WHO Announces Drug Resistant Gonorrhea 

By: Amina Zafar of CBC

Untreatable cases of “superbug gonorrhoea” have occurred, the World Health Organization says, as it calls for new drugs to treat the bacterial infection.

On Thursday, WHO and a global team of researchers published a study in the journal PLoS Medicine highlighting increases in drug-resistant gonorrhea, calling it a “serious situation.” 

The United Nations health agency now advises doctors to prescribe two antibiotics called ceftriaxone and azithromycin for the sexually transmitted disease.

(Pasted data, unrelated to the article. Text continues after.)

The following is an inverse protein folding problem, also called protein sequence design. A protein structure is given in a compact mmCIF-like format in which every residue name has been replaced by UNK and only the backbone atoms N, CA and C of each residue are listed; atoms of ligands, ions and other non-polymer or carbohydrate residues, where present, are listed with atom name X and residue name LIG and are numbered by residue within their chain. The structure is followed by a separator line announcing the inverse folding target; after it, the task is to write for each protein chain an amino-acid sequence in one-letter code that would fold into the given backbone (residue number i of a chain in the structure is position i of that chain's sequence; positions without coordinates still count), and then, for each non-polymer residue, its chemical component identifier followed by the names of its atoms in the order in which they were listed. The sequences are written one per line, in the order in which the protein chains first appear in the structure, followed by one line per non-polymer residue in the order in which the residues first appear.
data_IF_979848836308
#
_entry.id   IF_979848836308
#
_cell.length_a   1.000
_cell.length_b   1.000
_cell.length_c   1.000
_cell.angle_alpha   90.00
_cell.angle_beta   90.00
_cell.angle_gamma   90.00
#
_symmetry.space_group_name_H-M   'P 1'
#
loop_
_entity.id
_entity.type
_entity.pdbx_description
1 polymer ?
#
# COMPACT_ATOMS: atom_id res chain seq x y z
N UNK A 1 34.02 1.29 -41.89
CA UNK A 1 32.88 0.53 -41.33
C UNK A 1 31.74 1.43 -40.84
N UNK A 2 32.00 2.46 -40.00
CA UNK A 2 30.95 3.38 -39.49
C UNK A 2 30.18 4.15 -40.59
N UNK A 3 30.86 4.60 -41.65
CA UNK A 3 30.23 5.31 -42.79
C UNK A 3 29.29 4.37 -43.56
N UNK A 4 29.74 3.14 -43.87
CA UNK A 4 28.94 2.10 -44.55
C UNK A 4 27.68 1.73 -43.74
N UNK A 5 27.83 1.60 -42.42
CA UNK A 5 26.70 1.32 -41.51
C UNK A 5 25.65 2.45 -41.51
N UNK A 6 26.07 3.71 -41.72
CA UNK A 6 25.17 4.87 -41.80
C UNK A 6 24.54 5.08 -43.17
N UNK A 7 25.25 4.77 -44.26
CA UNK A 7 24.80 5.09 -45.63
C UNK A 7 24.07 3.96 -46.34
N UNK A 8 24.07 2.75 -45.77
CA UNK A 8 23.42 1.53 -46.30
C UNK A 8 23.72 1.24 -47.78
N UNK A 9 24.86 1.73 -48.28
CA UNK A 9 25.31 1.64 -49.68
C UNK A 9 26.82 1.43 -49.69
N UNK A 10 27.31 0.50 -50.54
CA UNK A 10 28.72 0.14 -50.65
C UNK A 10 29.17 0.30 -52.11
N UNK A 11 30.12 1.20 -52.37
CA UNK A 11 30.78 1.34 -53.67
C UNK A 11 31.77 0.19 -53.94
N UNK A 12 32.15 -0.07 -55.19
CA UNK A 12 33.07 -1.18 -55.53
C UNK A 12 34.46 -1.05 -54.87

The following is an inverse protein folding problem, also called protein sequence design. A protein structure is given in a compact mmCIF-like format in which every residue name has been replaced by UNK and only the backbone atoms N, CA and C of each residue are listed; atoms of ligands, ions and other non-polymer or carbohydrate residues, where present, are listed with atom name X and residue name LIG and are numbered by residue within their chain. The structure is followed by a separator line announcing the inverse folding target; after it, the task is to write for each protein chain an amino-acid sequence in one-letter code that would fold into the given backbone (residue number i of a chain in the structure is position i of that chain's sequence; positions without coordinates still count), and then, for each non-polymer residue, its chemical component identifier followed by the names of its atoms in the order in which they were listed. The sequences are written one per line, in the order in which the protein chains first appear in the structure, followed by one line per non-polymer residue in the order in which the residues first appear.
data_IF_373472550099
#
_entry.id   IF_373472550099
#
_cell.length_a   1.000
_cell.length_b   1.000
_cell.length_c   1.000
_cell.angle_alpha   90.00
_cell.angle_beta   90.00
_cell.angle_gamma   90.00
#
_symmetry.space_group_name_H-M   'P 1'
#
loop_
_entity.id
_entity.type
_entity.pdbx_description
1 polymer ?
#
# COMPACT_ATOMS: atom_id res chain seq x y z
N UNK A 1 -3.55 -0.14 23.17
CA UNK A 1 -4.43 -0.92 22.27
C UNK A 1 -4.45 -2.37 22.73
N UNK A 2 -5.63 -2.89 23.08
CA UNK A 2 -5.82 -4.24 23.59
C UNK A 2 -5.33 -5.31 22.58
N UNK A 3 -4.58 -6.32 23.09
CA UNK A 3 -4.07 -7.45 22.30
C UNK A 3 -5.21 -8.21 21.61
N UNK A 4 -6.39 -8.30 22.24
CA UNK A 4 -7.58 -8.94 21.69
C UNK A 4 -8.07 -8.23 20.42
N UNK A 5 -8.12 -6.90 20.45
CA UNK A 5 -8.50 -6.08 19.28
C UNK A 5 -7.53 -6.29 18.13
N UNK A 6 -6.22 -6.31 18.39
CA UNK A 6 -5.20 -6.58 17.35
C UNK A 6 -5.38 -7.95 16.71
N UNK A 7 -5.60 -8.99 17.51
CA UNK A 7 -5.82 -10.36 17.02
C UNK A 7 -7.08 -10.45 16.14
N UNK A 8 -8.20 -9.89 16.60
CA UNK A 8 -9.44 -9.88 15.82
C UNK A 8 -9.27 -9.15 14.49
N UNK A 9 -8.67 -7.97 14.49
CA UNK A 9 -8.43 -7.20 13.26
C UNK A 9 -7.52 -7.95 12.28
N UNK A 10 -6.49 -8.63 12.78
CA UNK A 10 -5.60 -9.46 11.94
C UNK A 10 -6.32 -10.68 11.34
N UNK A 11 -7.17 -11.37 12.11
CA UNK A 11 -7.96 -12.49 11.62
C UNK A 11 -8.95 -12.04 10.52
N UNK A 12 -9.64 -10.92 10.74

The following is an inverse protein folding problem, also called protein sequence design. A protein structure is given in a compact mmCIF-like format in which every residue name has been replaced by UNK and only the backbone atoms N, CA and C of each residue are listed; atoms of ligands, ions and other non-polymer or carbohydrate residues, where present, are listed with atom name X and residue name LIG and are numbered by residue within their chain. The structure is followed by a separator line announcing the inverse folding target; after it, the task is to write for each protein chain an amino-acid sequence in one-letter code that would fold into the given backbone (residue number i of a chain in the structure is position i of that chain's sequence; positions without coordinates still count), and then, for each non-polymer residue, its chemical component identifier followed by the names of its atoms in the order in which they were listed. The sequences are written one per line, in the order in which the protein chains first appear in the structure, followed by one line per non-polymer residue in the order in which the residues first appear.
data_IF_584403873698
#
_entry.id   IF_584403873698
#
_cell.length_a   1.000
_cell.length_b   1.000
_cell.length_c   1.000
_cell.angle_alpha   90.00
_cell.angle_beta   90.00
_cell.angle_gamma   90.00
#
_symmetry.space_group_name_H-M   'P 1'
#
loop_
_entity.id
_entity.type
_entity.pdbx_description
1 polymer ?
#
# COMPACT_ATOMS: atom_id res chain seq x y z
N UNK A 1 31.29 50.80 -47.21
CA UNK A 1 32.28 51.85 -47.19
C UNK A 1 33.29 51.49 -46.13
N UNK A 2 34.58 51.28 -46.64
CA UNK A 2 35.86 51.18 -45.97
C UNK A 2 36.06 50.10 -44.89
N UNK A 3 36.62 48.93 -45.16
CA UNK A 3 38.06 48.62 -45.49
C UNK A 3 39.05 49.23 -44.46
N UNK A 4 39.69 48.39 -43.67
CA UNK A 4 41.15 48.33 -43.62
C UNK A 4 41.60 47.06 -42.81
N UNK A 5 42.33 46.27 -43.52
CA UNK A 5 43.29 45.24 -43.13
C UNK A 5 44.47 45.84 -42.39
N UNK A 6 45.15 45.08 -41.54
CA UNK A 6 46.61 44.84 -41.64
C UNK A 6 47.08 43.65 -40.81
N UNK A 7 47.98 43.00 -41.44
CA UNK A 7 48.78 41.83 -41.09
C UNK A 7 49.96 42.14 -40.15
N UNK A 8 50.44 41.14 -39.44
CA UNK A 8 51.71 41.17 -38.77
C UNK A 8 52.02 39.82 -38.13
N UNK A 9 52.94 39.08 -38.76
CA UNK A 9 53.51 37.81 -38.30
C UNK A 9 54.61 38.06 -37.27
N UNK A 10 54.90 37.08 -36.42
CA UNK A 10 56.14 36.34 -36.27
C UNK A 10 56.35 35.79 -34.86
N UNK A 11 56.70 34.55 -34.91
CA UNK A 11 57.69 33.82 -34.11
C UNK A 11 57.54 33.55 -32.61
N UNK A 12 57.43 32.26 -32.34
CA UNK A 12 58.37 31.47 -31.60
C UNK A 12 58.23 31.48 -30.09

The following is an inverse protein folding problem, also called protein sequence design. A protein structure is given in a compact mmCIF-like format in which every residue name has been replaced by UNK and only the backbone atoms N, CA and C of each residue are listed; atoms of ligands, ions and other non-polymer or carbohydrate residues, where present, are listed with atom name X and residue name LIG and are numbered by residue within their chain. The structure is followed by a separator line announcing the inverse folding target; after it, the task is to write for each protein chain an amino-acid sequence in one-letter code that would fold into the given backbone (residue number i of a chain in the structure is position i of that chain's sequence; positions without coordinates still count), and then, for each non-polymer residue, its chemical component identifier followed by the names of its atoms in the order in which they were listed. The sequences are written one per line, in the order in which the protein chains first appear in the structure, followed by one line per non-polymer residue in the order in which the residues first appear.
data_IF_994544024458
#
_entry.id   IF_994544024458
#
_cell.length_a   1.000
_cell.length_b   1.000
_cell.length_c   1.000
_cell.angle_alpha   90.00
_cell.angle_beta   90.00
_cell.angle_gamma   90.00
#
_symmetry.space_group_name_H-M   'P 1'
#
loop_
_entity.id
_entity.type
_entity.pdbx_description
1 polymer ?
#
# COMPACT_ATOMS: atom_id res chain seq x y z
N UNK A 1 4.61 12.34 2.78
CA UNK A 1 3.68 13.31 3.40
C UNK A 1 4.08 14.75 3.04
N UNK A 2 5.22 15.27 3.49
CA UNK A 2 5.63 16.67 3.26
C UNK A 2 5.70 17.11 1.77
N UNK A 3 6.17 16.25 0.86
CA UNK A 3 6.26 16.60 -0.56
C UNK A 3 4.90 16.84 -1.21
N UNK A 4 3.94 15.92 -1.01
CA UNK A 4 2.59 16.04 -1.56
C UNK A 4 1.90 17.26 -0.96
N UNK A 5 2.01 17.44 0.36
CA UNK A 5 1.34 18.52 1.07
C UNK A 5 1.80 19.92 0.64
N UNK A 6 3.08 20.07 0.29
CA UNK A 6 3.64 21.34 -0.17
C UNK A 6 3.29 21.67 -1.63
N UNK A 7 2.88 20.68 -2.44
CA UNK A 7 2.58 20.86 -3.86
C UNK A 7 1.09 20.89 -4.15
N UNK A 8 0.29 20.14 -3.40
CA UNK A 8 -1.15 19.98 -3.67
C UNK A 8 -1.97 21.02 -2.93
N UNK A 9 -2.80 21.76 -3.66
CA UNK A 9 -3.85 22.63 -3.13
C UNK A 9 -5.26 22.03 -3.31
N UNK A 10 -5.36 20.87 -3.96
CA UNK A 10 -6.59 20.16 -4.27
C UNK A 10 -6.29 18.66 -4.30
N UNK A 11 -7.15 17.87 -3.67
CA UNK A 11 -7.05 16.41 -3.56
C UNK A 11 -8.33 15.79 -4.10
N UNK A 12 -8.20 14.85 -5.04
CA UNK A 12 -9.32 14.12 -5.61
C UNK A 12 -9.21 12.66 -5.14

“We are starting to see resistance emerging to these drugs and even, as we say, superbug gonorrhea,” Dr. Manica Balasegaram, director of the Global Antibiotic Research and Development Partnership, told reporters from Geneva.

Gonorrhea can infect the genitals, rectum and throat. Each year, it’s estimated 78 million people become infected. Most women with the infection have no symptoms and 40 per cent of men don’t either. Left untreated, men and women can become infertile and face an increased risk of HIV.

Gonorrhea on the rise 

In women, it can lead to abdominal pain, pelvic inflammatory disease and ectopic pregnancy. If a pregnant woman’s infection goes untreated then the newborn could be infected, leading to blindness.

In the U.S., the Centers for Disease Control and Prevention said 395,000 cases were reported in 2015, a 13 per cent increase from the year before. There was a similar rise of 15 per cent reported in Canada.


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